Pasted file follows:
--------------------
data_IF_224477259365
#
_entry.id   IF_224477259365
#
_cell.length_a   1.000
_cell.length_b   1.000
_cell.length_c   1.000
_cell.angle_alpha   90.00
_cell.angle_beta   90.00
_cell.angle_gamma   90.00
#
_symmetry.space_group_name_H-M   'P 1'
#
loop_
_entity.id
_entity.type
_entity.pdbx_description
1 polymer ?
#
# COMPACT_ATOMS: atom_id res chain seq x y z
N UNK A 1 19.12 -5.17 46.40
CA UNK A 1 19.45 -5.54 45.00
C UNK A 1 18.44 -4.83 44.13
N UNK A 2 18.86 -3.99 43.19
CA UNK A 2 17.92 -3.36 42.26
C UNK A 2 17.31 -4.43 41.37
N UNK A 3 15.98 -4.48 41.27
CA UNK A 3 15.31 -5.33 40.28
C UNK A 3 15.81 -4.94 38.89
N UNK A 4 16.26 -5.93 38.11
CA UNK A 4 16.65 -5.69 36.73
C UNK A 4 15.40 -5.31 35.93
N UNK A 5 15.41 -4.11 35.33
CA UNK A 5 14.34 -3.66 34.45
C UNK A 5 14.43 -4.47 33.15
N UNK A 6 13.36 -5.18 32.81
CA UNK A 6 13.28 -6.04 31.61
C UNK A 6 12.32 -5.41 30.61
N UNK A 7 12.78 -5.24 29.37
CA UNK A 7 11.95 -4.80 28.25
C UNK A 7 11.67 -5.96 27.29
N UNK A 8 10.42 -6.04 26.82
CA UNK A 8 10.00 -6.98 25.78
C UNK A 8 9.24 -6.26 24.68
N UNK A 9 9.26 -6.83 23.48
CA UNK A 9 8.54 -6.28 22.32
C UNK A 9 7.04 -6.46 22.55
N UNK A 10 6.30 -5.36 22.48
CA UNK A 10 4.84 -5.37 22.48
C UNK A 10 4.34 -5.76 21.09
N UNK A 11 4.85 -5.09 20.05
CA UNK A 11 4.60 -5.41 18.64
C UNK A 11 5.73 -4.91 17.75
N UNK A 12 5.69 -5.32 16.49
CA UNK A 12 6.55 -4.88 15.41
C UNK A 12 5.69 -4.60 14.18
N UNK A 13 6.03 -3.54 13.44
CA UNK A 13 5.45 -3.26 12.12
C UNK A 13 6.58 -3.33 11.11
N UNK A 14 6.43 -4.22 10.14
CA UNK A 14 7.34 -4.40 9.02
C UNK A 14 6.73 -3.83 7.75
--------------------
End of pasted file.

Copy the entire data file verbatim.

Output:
data_IF_224477259365
#
_entry.id   IF_224477259365
#
_cell.length_a   1.000
_cell.length_b   1.000
_cell.length_c   1.000
_cell.angle_alpha   90.00
_cell.angle_beta   90.00
_cell.angle_gamma   90.00
#
_symmetry.space_group_name_H-M   'P 1'
#
loop_
_entity.id
_entity.type
_entity.pdbx_description
1 polymer ?
#
# COMPACT_ATOMS: atom_id res chain seq x y z
N UNK A 1 19.12 -5.17 46.40
CA UNK A 1 19.45 -5.54 45.00
C UNK A 1 18.44 -4.83 44.13
N UNK A 2 18.86 -3.99 43.19
CA UNK A 2 17.92 -3.36 42.26
C UNK A 2 17.31 -4.43 41.37
N UNK A 3 15.98 -4.48 41.27
CA UNK A 3 15.31 -5.33 40.28
C UNK A 3 15.81 -4.94 38.89
N UNK A 4 16.26 -5.93 38.11
CA UNK A 4 16.65 -5.69 36.73
C UNK A 4 15.40 -5.31 35.93
N UNK A 5 15.41 -4.11 35.33
CA UNK A 5 14.34 -3.66 34.45
C UNK A 5 14.43 -4.47 33.15
N UNK A 6 13.36 -5.18 32.81
CA UNK A 6 13.28 -6.04 31.61
C UNK A 6 12.32 -5.41 30.61
N UNK A 7 12.78 -5.24 29.37
CA UNK A 7 11.95 -4.80 28.25
C UNK A 7 11.67 -5.96 27.29
N UNK A 8 10.42 -6.04 26.82
CA UNK A 8 10.00 -6.98 25.78
C UNK A 8 9.24 -6.26 24.68
N UNK A 9 9.26 -6.83 23.48
CA UNK A 9 8.54 -6.28 22.32
C UNK A 9 7.04 -6.46 22.55
N UNK A 10 6.30 -5.36 22.48
CA UNK A 10 4.84 -5.37 22.48
C UNK A 10 4.34 -5.76 21.09
N UNK A 11 4.85 -5.09 20.05
CA UNK A 11 4.60 -5.41 18.64
C UNK A 11 5.73 -4.91 17.75
N UNK A 12 5.69 -5.32 16.49
CA UNK A 12 6.55 -4.88 15.41
C UNK A 12 5.69 -4.60 14.18
N UNK A 13 6.03 -3.54 13.44
CA UNK A 13 5.45 -3.26 12.12
C UNK A 13 6.58 -3.33 11.11
N UNK A 14 6.43 -4.22 10.14
CA UNK A 14 7.34 -4.40 9.02
C UNK A 14 6.73 -3.83 7.75